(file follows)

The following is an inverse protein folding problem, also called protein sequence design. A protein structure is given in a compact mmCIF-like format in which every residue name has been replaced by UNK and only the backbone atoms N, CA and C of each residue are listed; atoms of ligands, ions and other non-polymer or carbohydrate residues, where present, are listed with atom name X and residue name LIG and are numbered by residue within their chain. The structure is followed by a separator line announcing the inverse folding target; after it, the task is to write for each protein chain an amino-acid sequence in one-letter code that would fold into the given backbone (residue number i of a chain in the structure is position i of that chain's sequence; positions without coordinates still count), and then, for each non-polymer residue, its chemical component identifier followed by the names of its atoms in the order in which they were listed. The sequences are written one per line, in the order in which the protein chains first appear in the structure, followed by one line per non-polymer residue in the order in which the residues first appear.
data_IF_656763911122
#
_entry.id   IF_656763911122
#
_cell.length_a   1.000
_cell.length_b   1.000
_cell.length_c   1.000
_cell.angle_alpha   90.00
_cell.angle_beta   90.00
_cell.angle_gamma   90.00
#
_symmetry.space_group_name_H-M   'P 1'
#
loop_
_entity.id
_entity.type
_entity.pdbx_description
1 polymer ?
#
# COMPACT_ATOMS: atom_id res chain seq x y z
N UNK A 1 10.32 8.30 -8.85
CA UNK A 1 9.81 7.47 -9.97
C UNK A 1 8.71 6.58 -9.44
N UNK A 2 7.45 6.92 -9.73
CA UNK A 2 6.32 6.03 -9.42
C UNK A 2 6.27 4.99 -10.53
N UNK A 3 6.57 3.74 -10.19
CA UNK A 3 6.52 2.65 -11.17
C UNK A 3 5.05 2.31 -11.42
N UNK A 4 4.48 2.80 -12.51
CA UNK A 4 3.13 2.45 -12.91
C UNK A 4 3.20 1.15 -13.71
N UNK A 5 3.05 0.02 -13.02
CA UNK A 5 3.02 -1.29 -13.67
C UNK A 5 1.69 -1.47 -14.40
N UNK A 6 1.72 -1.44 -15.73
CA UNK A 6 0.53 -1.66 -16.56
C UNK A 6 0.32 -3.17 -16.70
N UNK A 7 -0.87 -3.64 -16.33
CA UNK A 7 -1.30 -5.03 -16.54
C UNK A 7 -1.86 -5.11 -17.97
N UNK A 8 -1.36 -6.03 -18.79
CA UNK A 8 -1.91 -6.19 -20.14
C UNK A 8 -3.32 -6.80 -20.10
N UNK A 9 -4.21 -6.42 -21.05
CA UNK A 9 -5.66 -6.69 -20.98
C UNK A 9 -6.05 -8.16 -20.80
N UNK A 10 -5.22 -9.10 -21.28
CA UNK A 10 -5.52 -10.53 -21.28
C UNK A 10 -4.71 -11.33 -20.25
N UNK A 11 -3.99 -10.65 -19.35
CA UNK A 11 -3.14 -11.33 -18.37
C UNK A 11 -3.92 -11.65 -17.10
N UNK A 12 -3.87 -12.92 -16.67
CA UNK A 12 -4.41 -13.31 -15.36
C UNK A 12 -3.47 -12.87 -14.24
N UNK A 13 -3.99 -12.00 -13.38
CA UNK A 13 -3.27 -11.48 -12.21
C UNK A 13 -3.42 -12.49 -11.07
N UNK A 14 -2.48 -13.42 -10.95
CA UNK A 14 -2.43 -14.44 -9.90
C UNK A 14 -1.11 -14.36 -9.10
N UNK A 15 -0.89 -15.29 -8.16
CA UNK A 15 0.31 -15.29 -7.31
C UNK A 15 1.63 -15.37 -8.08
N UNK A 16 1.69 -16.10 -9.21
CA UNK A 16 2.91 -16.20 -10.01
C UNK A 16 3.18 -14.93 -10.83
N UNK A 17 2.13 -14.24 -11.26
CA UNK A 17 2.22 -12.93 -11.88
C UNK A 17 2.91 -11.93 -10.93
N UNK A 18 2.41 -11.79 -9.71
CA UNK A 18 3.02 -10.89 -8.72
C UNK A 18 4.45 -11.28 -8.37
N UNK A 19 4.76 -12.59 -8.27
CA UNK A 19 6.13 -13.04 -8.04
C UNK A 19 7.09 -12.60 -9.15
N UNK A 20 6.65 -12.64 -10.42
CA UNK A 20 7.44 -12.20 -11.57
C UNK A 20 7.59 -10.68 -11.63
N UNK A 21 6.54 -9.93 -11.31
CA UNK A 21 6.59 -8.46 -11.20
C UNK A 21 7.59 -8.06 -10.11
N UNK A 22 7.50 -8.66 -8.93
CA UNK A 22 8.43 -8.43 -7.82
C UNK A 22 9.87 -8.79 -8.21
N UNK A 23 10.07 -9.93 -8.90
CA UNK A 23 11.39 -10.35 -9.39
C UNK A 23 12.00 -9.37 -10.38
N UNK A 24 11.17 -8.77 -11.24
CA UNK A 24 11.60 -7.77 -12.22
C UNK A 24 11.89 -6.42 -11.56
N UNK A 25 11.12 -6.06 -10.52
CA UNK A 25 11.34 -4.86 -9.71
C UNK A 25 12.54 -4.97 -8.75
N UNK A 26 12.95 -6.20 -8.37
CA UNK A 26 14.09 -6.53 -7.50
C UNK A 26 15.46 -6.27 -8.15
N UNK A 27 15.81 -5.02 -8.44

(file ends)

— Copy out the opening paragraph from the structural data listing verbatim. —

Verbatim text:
The following is an inverse protein folding problem, also called protein sequence design. A protein structure is given in a compact mmCIF-like format in which every residue name has been replaced by UNK and only the backbone atoms N, CA and C of each residue are listed; atoms of ligands, ions and other non-polymer or carbohydrate residues, where present, are listed with atom name X and residue name LIG and are numbered by residue within their chain. The structure is followed by a separator line announcing the inverse folding target; after it, the task is to write for each protein chain an amino-acid sequence in one-letter code that would fold into the given backbone (residue number i of a chain in the structure is position i of that chain's sequence; positions without coordinates still count), and then, for each non-polymer residue, its chemical component identifier followed by the names of its atoms in the order in which they were listed. The sequences are written one per line, in the order in which the protein chains first appear in the structure, followed by one line per non-polymer residue in the order in which the residues first appear.